The impact of intangibles on the value-relevance of financial information

Peh, Wee Liong (2002). The impact of intangibles on the value-relevance of financial information Master's Thesis, School of Business, The University of Queensland.

       
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Author Peh, Wee Liong
Thesis Title The impact of intangibles on the value-relevance of financial information
School, Centre or Institute School of Business
Institution The University of Queensland
Publication date 2002
Thesis type Master's Thesis
Total pages 83
Language eng
Subjects 1502 Banking, Finance and Investment
Formatted abstract This study examines the impact of intangibles on the value-relevance of financial information over the period of 1992 to 2000. Using the basis of Ohlson's model, this research report included other financial and firm characteristic variables like operating cash flows, size, age and intangibles into the model. The objective is to examine alternative valuation model to see whether intangible-intensive industries provide a better valuation than non-intangible-intensive industries.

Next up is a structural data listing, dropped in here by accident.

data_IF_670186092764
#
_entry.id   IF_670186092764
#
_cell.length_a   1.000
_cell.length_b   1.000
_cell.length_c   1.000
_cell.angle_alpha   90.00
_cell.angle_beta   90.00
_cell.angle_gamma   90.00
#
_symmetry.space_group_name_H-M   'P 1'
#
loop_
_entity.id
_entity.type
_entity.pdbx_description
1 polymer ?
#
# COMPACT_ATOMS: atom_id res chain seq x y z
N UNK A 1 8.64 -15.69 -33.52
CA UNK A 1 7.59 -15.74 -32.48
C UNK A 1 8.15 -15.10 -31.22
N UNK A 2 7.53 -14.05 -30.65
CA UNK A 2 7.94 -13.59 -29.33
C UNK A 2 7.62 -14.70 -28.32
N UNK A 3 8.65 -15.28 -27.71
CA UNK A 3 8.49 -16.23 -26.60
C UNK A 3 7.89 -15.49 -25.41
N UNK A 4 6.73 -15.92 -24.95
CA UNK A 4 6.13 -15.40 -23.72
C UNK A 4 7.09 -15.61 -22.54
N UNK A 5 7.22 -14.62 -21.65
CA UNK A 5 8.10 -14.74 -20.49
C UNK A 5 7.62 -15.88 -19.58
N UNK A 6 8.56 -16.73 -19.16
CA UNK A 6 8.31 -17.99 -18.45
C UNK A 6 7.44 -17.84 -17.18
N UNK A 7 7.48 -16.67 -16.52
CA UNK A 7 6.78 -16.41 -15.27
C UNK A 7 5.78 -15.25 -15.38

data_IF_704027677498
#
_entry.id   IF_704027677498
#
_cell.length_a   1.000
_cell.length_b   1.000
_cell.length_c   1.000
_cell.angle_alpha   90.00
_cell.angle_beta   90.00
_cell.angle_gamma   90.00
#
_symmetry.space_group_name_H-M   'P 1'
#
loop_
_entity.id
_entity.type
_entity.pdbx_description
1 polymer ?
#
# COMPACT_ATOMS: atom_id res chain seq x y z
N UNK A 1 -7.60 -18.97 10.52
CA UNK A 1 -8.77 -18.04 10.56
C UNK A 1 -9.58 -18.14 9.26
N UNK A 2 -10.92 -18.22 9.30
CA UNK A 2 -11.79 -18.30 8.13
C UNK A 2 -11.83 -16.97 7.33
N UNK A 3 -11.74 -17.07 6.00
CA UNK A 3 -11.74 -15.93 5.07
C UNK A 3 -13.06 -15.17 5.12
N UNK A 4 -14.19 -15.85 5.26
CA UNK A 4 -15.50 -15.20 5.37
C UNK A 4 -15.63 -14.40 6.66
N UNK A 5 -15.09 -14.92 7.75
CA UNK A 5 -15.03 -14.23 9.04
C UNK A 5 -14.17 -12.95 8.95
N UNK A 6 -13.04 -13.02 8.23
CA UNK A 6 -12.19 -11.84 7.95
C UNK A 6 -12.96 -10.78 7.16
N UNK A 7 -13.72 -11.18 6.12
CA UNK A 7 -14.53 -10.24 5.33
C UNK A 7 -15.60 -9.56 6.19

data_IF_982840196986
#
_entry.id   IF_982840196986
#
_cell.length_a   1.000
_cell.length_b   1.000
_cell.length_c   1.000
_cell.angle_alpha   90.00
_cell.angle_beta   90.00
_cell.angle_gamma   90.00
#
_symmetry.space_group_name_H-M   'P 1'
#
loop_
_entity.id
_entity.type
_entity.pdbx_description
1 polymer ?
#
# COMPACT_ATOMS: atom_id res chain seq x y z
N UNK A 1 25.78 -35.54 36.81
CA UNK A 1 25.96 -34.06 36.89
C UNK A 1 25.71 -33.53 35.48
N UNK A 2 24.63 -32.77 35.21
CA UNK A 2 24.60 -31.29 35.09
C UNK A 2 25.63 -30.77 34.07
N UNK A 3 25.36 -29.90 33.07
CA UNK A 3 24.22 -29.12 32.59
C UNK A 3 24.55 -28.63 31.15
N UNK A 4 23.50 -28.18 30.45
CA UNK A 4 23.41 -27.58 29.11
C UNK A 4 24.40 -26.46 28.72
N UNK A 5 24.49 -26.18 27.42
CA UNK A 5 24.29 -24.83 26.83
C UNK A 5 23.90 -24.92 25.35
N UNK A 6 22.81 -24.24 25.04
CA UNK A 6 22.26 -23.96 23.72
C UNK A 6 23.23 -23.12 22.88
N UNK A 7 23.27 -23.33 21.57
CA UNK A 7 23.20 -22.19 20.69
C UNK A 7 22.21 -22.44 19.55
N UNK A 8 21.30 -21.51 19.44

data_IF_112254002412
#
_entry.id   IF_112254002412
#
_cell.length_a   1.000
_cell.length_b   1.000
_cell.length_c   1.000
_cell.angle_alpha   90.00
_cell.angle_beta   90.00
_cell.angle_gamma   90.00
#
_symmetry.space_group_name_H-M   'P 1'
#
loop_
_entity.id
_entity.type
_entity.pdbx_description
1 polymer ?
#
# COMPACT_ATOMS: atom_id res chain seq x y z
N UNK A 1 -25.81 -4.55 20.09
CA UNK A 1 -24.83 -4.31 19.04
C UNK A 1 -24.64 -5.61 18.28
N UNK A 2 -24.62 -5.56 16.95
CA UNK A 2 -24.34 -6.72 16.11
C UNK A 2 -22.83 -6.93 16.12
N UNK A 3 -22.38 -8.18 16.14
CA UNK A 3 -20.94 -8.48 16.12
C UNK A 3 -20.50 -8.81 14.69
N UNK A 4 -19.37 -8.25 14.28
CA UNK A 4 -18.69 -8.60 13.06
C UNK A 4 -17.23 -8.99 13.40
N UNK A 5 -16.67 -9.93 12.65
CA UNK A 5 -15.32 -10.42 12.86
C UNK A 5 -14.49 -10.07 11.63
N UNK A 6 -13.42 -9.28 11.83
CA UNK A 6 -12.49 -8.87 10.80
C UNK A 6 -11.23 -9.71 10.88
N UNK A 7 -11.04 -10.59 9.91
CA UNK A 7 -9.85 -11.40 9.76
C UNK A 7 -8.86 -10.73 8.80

The overall results of this study indicates that the "combined explanatory power of earnings, book value, size and age", and the "combined explanatory power of earnings, book value, size and adjusted intangible-to-book value ratio" are best fitted in non-intangible-intensive and intangible-intensive category respectively. These results also show that intangible-intensive industries provide a better valuation than non-intangible-intensive industries. Hence, the impact of intangibles increases the value-relevance of financial information during the sample period of 1992 to 2000 in Australia.


 
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Created: Fri, 01 Oct 2010, 09:49:21 EST by Ning Jing on behalf of Social Sciences and Humanities Library Service